How to remove the SAP BW toolbar in Crystal Reports 2020

Friday 21 August 2020 @ 10:13 pm

If you have installed the new Crystal Reports 2020 you may have noticed a new menu option and toolbar for SAP BW.

Gordon Portanier of ReCrystalize decided to do some experimenting to see if he could get CR to run without those options appearing. He found that when he renamed these 4 dll files, both the menu option and the toolbar didn’t appear :

crdb_bwmdx.dll
crdb_bwmdx_res_en.dll
BWQueryReportWrapper.exe
BWQueryReportWrapper_res_en.dll

He found the dlls in this folder:

C:\Program Files (x86)\SAP BusinessObjects\SAP BusinessObjects Enterprise XI 4.0\win64_x64

The program seemed to run normally without these dll files. So if you decide to upgrade and don’t have a use for the extra menu options, this is something you can try.





Converting String and Numeric Dates to DateValues (part 2)

Sunday 16 August 2020 @ 10:02 pm

Last week I wrote about using IsDate() and DateValue() to convert common date strings into true date values. This week I am using that same method to update some formulas on my formulas page. The advantage of this method over the original formulas is the extra validation provided by the IsDate() function.

But there are one or two extra steps needed to use DateValue() to replace the original logic in Formula #2 and Formula #3. The DateValue() function needs separators like dashes or slashes. When character strings have no separators you need to add them using the Picture() function. If the field is a numeric, you need to convert the field into a string first, and then use Picture() to add the separators.

If the field we are converting is a string with values like this: 20201231

Then the formula would look like this:

Local stringvar z := {Table.TextDate};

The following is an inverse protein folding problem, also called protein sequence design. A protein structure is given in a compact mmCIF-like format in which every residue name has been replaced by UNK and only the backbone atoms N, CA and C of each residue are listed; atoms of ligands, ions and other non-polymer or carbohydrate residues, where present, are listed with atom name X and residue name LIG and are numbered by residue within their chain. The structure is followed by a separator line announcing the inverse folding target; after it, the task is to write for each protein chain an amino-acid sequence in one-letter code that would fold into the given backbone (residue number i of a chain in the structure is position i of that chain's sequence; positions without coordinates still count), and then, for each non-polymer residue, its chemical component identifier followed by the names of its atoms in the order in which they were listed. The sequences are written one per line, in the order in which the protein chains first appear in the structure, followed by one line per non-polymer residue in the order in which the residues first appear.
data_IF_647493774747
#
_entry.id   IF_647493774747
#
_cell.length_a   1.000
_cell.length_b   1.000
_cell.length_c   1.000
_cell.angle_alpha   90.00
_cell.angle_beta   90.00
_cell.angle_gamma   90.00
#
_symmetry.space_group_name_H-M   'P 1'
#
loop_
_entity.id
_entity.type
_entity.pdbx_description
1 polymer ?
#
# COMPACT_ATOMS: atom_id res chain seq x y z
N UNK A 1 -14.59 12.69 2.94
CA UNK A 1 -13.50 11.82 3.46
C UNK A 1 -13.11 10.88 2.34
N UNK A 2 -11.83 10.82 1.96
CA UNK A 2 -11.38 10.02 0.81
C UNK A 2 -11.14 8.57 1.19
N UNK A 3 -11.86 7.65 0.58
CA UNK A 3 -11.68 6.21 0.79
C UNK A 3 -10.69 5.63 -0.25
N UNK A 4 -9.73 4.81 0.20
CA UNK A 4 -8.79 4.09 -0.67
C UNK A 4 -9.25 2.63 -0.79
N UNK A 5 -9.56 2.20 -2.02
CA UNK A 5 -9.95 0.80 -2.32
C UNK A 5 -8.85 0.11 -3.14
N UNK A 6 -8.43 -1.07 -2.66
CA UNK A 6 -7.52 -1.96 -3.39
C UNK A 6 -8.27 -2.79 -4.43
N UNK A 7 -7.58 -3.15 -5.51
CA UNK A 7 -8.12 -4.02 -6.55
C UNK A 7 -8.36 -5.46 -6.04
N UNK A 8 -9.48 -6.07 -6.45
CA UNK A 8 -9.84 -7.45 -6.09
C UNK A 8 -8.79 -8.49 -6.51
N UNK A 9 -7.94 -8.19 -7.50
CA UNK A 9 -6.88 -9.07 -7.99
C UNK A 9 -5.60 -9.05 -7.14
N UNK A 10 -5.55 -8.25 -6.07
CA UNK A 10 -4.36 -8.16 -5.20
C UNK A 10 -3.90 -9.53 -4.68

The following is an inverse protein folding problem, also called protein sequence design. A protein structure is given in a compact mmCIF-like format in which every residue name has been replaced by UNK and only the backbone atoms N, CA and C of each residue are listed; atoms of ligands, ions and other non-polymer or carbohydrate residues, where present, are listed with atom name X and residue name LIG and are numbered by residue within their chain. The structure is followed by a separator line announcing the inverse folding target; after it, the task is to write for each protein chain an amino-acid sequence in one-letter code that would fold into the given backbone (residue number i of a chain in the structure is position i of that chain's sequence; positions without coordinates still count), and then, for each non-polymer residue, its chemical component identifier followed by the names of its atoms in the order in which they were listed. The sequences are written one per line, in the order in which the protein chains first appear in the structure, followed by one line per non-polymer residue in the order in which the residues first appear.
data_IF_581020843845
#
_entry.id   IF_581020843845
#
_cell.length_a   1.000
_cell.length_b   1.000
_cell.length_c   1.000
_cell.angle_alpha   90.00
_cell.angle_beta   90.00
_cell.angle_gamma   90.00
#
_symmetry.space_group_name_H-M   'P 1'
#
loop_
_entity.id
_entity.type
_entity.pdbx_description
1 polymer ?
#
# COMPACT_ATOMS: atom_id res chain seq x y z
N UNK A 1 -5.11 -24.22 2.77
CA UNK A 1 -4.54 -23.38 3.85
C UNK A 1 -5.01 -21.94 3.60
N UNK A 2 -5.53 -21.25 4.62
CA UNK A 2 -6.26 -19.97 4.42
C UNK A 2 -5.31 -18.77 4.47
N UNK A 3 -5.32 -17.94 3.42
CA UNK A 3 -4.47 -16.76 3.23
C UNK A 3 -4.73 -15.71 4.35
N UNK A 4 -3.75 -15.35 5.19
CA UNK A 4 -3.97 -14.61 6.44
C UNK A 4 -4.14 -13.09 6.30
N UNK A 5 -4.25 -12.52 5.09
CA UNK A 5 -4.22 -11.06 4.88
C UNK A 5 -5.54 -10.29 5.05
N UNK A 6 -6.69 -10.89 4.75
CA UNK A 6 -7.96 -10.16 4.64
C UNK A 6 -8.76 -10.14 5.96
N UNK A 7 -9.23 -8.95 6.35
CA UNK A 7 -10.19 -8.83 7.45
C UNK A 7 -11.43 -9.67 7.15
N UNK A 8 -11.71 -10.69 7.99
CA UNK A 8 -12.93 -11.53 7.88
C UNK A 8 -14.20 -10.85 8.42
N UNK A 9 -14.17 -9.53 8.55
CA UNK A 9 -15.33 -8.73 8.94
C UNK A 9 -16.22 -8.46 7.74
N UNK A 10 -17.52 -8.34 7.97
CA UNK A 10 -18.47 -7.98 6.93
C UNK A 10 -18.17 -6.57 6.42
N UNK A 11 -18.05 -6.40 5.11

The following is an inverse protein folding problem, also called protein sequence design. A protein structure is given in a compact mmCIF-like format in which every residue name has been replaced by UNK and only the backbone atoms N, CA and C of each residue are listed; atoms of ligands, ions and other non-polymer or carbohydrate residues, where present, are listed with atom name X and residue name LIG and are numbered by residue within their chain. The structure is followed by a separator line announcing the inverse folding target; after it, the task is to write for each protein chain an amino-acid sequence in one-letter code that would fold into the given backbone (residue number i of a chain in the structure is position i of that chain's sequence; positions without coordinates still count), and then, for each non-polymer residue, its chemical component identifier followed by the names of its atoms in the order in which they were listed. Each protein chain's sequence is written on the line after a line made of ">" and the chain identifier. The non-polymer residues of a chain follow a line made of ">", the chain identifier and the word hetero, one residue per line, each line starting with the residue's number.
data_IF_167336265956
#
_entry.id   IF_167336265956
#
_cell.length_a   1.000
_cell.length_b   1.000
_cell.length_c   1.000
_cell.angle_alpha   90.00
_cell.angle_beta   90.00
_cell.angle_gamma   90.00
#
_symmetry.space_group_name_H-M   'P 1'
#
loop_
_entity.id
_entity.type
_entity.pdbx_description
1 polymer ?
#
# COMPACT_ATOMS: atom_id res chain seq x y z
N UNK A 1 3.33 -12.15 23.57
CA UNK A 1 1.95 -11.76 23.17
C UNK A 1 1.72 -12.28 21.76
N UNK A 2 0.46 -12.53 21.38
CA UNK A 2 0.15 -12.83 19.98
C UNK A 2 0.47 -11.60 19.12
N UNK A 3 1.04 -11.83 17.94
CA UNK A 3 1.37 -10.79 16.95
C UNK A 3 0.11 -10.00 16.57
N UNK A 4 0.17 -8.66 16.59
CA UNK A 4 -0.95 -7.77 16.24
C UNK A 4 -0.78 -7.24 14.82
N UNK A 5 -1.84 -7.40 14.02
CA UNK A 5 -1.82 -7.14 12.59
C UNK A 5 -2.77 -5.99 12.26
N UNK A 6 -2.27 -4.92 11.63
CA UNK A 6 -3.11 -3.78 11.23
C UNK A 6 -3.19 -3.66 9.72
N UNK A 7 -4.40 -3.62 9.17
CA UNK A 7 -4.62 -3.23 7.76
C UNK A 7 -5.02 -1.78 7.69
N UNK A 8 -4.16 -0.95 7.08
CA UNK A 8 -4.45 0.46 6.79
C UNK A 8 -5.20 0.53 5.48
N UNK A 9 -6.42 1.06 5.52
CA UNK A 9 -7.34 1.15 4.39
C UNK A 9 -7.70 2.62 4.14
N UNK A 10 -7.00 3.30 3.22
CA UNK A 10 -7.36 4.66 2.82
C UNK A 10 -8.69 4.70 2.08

z := Picture (z, 'xxxx-xx-xx');
If IsDate (z)
then DateValue(z)

But if the value looks the same but is stored as an 8-digit numeric, then we need to add an extra step:

Local NumberVar y := {Table.NumericDate};
Local StringVar z := Totext (y,0,"");
z := Picture (z, 'xxxx-xx-xx');
If IsDate (z)
then DateValue(z)





Converting a character date to a true date

Monday 10 August 2020 @ 11:50 pm

I run into many situations where dates are stored as numbers or strings. These need to be converted to true date values before they can be used in date calculations. I have posted formulas on my site that convert common numeric and string values into true dates.

One of the challenges when converting dates is dealing with invalid values. These will generate an error when you attempt to convert them into dates. One way to validate a string input is with the IsDate() function. This checks and see if a string value can be converted into a date before doing the conversion. It is usually partnered with the DateValue() function which converts any valid date string into a true date value. The formula would look like this:

If IsDate ({String.Field})
then DateValue({String.Field})

I did some experimenting with this today and I was surprised at how many different patterns can be converted using these functions. The general rule is that the string needs 2 or 3 separate parts in one of these 5 patterns: